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Wanna Have a Catcher?

Remember that bruise on Kevin Plawecki’s mitt hand from Wednesday night’s game, the one that was declared just a bruise once x-rays were reported as negative? You will when you look for Plawecki behind the plate and see no trace of him. The hand, we learned from the Post’s Mike Puma Friday morning, is broken from the fastball that hit him in the otherwise rousing top of the eighth inning when the Mets were capturing their otherwise rousing eighth win in a row. This shall we say breaking news [1] followed the Mets revealing on Wednesday that Plawecki’s platoon partner Travis d’Arnaud was out with a torn UCL [2] in the elbow he uses for throwing and is probably done for the year.

If you’re keeping score at home, use pencil for “2”.

Exit, once it’s made official, Travin d’Arwecki, and enter, at least temporarily, Tose Nobaton. Or Jomas Lido. However you line them up, the new catching combo is the minor variation on the major league plan. The Tomas Nido half of that you glimpsed when Plawecki left Wednesday night for his x-ray and possibly witnessed sipping coffee last September. Jose Lobaton, presumably aboard an eastbound flight from Vegas, you’ll recall from killing the Mets as a National. Now he gets a chance to make it up to us.

There are also market solutions, one in Miami if the Mets can shake J.T. Realmuto loose from the Marlins’ loose grip on competitiveness. They’ll probably want prospects and stuff for him. Carlos Ruiz is still out there somewhere, I believe. I always liked him despite his being a Phillie, “always” going back some years, which I suppose is an issue. Ruiz is 39, but played solid defense when he was 38 in Seattle. Wasn’t the very recently DFA’d Miguel Montero considered hot stuff fairly lately? Jonathan Lucroy was an ideal free agent target over the winter, but he went to Oakland. That doesn’t help, I realize, but I just wanted to mention that.

The d’Arnaud-Plawecki platoon, conceived from strong 2017 finishes and born of 2018 budgetary finagling, proved an adequate eleven-game answer as long as something absurd like serious injuries to two catchers didn’t materialize in a ten-minute span. Chalk it up to the Mets amid their best start ever to reserve a roster spot for absurdity.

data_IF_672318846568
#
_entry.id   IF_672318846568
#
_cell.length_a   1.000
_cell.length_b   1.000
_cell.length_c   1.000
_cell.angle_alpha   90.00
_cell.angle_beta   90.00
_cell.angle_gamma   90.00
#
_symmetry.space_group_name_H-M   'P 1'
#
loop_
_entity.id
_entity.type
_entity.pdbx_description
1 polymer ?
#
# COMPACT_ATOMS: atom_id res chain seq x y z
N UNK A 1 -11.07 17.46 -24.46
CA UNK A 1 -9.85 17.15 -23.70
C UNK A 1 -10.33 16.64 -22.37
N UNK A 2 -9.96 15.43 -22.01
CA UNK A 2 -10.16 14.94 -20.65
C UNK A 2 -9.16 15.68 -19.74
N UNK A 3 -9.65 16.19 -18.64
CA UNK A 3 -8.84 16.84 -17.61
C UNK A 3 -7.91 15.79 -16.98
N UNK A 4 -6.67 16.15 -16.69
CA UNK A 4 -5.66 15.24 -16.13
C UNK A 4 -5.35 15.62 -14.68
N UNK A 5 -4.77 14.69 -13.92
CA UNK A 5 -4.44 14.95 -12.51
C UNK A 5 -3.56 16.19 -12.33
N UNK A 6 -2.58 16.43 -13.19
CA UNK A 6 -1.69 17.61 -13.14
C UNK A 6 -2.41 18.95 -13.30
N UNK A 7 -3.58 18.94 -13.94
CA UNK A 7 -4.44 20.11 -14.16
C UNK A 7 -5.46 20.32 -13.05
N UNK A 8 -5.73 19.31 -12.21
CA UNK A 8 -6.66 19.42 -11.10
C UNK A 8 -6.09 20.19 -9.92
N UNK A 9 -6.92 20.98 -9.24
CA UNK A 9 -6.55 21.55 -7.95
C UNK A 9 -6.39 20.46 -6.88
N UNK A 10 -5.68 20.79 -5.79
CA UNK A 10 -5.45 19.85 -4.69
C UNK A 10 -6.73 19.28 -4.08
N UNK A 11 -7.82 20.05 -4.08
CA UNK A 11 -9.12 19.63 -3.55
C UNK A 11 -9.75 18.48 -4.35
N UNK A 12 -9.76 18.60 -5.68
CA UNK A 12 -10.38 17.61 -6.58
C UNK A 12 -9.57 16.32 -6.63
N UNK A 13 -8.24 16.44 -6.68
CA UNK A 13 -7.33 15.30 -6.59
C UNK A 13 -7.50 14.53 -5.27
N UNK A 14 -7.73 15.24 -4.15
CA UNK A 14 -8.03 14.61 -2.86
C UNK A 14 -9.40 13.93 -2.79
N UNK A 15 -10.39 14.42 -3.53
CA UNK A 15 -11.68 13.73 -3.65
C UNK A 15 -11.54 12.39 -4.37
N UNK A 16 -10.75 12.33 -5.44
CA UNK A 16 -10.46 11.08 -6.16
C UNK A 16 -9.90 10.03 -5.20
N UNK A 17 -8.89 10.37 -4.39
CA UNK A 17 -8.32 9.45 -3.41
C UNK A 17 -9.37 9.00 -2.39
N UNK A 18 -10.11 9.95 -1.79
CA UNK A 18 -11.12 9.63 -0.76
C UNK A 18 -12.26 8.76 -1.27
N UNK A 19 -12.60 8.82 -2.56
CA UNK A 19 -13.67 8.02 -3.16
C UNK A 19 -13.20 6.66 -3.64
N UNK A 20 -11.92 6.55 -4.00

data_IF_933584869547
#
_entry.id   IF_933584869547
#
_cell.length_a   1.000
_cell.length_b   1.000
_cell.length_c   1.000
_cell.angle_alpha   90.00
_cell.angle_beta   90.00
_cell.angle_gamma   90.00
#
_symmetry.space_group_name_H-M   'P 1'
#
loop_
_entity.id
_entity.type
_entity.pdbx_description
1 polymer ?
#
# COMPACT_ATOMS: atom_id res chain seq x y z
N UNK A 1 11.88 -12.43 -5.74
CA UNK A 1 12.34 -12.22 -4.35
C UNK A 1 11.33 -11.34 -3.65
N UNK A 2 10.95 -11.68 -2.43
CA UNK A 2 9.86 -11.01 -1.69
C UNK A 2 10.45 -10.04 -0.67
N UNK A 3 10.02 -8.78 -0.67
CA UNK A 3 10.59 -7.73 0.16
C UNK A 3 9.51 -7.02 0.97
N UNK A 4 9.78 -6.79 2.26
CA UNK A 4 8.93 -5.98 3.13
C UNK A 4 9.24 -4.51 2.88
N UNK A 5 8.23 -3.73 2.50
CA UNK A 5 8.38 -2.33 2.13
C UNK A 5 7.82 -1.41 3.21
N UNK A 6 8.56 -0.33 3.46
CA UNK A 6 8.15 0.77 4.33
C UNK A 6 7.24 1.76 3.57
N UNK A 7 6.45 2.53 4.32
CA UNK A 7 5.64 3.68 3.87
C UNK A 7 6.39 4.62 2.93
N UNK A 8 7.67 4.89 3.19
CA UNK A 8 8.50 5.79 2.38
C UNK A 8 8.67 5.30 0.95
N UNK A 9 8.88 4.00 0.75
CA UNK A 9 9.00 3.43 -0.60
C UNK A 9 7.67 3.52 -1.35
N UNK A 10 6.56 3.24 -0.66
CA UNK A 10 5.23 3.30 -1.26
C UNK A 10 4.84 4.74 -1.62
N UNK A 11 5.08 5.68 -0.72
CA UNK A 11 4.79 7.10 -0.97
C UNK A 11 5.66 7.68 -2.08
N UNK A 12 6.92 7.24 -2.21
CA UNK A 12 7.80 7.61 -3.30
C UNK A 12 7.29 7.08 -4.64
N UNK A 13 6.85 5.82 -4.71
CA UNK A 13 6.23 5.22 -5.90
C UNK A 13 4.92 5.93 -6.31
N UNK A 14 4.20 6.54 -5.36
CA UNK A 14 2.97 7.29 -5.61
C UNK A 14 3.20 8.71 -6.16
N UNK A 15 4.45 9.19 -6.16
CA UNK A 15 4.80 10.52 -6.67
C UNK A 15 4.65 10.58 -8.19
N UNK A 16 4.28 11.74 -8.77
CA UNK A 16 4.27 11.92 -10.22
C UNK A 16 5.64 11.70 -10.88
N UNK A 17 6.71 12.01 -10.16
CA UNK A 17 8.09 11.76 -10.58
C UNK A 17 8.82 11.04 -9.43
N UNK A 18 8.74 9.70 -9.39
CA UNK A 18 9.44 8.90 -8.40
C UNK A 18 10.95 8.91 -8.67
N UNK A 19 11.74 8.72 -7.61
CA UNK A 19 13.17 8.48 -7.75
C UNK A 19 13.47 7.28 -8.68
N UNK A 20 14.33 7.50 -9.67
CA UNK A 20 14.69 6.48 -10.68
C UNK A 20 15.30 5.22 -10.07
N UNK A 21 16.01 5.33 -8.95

Catchers, huh? We all know the riff on the first Met selected in the expansion draft. Casey Stengel said the Mets went for Hobie Landrith because without a catcher, you’re gonna have a lot of passed balls.

Great line. And apparently timeless.

The Mets have persevered through stuff like this before. Deprived of the services of Jerry Grote in the middle of 1973, they reached down to Double-A Memphis and elevated Ron Hodges. Hodges would make such an impression en route to the World Series that he fastened himself to the depth chart for a dozen seasons. Hodges was still a Met when John Stearns went down for most of two years between 1982 and 1984, a span by the end of which the Mets were again, at last, serious pennant contenders, just as they were in 1973. Nido is up from Double-A, too.

Precedent can take on whatever significance you choose. The Mets were without Todd Hundley entering 1998 and muddled through nearly two months without a legitimate starting catcher. Hell, they more than muddled. They played better than .500 ball with a mélange of Spehr, Castillo, Pratt, Tatum and Wilkins crouching and putting down fingers. The Mets went 23-20 through May 21 sans Hundley; you could look it up. Oh, then, on May 22, they got Piazza and improved exponentially. We’re probably not gonna be able to get a postmodern Piazza, but we also don’t need to improve exponentially.

I’m running out of heartening examples of catchers going down and other catchers stepping up and the Mets doing fine. Maybe Nido is reincarnated Ron Hodges and 2018 adds a charming footnote to its legend already in progress. Maybe Realmuto flies the same South Florida fire sale shuttle to LaGuardia that once transported ol’ No. 31 out of teal purgatory. Perhaps Phil Evans has gotten really good at his emergency skill set since being sent down. He’s an emergency catcher and we seem to have a bit of a catching emergency.

Anything is possible, including us being 10-1. As Mets fan Dan Rather [3] might advise, courage. Meanwhile, best wishes Travin. May you both heal soon for everybody’s sake.

UPDATE: Additional reports indicate Plawecki has a hairline fracture [4] and may not be out more than three weeks. This may be where we see how the new Met injury protocols perform versus the old club standard of magical thinking. Also, Johnny Monell seems to have come marching home, or at least to Las Vegas. Multiple sources report our 2015 backup-backup catcher has signed anew with the organization.